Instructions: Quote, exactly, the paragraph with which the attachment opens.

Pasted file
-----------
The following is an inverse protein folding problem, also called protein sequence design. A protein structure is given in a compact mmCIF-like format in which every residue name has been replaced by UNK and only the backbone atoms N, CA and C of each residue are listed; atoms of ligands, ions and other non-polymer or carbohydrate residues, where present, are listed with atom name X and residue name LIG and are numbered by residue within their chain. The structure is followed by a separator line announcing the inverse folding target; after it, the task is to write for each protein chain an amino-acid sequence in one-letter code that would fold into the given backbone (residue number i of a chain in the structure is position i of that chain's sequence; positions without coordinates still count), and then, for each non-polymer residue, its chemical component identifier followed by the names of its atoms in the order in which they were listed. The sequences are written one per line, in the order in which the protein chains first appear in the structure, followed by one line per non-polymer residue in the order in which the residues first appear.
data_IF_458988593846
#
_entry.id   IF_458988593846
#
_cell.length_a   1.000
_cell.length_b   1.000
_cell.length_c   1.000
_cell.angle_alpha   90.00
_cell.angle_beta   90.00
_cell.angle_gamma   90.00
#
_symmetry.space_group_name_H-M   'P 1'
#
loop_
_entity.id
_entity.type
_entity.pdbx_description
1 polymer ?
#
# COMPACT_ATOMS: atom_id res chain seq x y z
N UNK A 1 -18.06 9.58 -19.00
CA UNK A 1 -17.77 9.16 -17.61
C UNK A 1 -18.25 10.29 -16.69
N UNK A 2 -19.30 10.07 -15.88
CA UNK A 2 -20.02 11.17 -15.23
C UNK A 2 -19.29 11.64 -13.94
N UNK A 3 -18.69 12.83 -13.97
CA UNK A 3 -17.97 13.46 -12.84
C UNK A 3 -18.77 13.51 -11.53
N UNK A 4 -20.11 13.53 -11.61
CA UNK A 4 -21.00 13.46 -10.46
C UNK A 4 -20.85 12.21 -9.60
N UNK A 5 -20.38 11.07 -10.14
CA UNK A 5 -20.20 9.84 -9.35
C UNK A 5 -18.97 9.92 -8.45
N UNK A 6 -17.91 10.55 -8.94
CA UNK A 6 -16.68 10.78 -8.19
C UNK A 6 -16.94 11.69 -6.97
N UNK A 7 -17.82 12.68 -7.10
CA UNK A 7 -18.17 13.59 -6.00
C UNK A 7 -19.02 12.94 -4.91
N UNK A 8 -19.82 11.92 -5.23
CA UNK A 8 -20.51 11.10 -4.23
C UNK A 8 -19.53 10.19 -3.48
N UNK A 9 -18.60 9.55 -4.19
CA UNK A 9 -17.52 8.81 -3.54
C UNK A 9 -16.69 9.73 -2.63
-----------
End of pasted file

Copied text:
The following is an inverse protein folding problem, also called protein sequence design. A protein structure is given in a compact mmCIF-like format in which every residue name has been replaced by UNK and only the backbone atoms N, CA and C of each residue are listed; atoms of ligands, ions and other non-polymer or carbohydrate residues, where present, are listed with atom name X and residue name LIG and are numbered by residue within their chain. The structure is followed by a separator line announcing the inverse folding target; after it, the task is to write for each protein chain an amino-acid sequence in one-letter code that would fold into the given backbone (residue number i of a chain in the structure is position i of that chain's sequence; positions without coordinates still count), and then, for each non-polymer residue, its chemical component identifier followed by the names of its atoms in the order in which they were listed. The sequences are written one per line, in the order in which the protein chains first appear in the structure, followed by one line per non-polymer residue in the order in which the residues first appear.